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Iconic image of piles of shoes taken from murdered inmates at Auschwitz

Nearly every morning someone would shout out that their shoes had been stolen. Good shoes were a desirable commodity. Those who had bad shoes would wait for the opportunity to take a better pair from their comrades. Those whose shoes were stolen had to make do with whatever pair was left in the block. Often they were either too big or too small. There was no opportunity to exchange them during the early morning before Appell.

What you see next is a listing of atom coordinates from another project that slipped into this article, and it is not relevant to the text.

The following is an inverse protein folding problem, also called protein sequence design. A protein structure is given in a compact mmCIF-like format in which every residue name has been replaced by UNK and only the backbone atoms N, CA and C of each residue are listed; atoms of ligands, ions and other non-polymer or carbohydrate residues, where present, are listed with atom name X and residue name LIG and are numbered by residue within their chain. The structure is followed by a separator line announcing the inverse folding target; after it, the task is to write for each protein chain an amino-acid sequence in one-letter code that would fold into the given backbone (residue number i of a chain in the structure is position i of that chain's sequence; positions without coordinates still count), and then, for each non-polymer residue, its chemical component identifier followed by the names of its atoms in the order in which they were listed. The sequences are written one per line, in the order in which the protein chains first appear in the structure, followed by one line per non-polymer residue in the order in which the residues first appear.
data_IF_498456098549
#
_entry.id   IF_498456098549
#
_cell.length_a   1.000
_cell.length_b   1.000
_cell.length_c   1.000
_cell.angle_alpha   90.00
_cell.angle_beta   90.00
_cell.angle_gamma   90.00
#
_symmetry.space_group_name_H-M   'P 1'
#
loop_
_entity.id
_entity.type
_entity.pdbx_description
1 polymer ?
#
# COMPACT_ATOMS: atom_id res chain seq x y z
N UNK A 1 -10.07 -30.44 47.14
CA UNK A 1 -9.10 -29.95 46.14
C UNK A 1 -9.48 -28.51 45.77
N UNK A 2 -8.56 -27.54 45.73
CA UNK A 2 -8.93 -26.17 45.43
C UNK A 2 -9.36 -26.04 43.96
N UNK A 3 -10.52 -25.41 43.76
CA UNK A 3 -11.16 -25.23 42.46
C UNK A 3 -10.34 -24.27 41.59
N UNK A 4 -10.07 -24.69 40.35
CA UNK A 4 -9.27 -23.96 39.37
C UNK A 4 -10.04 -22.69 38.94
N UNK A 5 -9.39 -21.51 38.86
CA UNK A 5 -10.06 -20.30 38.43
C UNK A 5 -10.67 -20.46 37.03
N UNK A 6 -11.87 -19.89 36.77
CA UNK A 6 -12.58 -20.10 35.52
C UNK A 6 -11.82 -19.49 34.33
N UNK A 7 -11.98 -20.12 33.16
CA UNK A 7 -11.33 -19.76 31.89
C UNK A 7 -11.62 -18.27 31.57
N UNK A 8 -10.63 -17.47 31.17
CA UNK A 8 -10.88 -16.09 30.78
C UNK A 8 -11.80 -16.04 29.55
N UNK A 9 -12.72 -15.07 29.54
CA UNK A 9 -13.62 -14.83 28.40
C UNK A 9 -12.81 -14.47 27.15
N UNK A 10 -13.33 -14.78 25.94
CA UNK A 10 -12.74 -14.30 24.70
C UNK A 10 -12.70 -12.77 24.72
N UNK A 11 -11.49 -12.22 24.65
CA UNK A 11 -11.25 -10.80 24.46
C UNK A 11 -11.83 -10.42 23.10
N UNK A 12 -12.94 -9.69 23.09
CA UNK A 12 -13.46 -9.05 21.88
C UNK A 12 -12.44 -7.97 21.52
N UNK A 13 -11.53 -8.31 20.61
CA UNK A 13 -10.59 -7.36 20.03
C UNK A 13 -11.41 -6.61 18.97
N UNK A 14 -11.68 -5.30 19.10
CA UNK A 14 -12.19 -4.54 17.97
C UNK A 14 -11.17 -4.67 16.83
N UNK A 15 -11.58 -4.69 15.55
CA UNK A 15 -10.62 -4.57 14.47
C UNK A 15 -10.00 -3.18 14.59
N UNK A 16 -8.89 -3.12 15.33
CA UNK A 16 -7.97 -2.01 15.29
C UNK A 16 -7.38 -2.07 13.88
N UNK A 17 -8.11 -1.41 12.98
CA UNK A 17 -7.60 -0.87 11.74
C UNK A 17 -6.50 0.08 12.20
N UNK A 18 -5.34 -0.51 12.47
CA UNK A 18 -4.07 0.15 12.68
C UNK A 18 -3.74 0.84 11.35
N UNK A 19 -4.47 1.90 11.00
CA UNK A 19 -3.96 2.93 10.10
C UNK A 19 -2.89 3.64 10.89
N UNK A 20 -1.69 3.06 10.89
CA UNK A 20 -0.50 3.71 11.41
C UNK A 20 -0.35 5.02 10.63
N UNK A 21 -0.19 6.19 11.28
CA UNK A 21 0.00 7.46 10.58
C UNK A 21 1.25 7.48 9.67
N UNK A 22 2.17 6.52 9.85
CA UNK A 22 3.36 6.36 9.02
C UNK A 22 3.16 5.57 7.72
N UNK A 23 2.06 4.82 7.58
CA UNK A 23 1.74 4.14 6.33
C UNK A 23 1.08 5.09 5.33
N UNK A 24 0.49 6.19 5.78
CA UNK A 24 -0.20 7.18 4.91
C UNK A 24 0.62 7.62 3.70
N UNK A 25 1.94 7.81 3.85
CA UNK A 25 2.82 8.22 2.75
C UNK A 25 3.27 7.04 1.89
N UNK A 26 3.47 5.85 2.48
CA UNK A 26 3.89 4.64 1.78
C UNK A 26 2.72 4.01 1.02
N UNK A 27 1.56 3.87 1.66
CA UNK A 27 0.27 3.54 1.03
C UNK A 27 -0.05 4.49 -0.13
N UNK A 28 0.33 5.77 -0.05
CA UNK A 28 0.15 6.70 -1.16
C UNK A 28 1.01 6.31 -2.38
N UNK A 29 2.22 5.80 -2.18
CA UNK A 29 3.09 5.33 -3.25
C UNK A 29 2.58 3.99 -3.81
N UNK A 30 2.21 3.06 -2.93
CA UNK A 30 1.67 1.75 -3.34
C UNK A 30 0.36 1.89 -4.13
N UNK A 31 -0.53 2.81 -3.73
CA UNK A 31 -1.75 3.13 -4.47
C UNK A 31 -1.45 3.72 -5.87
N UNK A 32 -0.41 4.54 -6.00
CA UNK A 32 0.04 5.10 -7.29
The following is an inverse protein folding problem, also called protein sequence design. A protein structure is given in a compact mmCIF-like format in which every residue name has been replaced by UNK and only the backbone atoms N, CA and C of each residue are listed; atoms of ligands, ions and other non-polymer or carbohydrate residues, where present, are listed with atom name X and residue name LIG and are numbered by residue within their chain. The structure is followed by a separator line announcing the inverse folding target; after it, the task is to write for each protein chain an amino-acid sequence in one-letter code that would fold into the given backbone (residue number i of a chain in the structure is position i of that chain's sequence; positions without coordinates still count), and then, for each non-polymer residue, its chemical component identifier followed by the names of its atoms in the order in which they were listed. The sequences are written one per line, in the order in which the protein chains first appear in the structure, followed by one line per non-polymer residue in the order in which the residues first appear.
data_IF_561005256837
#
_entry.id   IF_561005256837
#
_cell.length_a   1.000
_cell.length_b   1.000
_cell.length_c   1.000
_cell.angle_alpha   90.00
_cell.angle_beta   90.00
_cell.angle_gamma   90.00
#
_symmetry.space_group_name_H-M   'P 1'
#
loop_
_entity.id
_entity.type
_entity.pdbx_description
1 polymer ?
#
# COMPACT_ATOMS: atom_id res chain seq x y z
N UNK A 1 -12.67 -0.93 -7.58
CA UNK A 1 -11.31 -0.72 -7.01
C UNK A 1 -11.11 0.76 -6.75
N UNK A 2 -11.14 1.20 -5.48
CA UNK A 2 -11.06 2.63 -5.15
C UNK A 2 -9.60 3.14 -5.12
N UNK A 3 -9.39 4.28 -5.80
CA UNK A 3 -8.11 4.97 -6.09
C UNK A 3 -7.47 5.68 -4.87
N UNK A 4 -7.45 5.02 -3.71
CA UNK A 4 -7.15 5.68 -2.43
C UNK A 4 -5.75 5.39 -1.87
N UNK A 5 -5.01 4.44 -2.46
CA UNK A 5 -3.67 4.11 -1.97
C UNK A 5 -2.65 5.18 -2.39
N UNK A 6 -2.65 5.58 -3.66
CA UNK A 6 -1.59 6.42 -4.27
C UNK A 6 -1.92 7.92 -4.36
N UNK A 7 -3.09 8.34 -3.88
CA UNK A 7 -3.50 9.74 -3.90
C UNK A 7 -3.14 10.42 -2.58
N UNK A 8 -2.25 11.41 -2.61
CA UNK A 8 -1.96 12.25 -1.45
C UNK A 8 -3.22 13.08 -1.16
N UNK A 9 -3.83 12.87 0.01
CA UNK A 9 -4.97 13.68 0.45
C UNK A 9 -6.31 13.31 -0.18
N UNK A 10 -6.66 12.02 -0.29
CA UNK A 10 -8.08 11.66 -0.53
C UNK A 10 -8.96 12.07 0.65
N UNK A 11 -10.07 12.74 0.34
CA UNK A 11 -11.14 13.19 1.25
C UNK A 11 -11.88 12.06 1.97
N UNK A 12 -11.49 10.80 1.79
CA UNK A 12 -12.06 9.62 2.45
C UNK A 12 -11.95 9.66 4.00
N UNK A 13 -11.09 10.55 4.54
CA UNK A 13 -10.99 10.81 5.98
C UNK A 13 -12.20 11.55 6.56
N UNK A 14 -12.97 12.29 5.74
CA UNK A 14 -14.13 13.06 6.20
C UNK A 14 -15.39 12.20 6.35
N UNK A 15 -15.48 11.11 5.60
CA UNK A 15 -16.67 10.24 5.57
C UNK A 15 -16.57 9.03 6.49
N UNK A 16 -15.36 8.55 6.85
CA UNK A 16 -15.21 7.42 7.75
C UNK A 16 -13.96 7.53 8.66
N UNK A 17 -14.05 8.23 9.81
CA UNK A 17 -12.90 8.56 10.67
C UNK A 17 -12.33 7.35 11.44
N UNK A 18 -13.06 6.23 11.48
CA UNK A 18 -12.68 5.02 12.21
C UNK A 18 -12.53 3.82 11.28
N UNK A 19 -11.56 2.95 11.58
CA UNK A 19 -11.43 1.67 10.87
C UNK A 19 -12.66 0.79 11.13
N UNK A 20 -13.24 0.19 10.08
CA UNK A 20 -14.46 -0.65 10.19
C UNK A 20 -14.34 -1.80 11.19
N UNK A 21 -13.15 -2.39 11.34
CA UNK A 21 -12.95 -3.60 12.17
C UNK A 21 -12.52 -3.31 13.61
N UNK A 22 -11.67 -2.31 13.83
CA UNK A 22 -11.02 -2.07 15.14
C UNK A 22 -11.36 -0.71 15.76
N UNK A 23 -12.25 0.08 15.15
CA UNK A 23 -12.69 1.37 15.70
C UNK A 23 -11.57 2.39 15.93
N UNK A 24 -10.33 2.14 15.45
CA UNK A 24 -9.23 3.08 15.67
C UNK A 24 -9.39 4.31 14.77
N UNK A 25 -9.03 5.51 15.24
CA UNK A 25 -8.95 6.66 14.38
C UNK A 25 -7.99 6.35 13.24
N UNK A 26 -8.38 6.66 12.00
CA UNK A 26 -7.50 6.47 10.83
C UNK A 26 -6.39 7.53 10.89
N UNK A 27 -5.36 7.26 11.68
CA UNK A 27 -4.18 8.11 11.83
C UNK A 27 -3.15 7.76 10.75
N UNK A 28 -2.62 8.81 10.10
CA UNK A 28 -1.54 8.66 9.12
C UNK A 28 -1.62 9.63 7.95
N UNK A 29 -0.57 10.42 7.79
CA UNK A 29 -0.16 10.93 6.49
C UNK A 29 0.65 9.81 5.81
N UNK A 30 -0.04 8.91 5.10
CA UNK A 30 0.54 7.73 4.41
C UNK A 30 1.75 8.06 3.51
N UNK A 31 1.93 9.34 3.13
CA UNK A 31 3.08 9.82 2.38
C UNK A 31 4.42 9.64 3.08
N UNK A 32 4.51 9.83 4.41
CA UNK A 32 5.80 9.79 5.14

For ordinary inmates the clothes store was only open after the evening Appell. Our shoes were so important to us. We were especially afraid of the torture of having to work all day in shoes that did not fit. If our heels were rubbed raw or we got blisters on our feet it became impossible for us to march in step and remain at the required distance from one another. The slightest deviation from perfect order was sufficient to attract the attention of the Kapo. The smallest injury could easily become infected. Since we were on our feet from early morning till late at night and we had to rush about all the time, a small poor-healing wound could soon become a major problem. So we all knew how important it was to guard our shoes like treasure and ensure that we did not injure our feet. Sometimes it was possible to take a dying person’s shoes and later swap them for an extra ration of soup or bread.”

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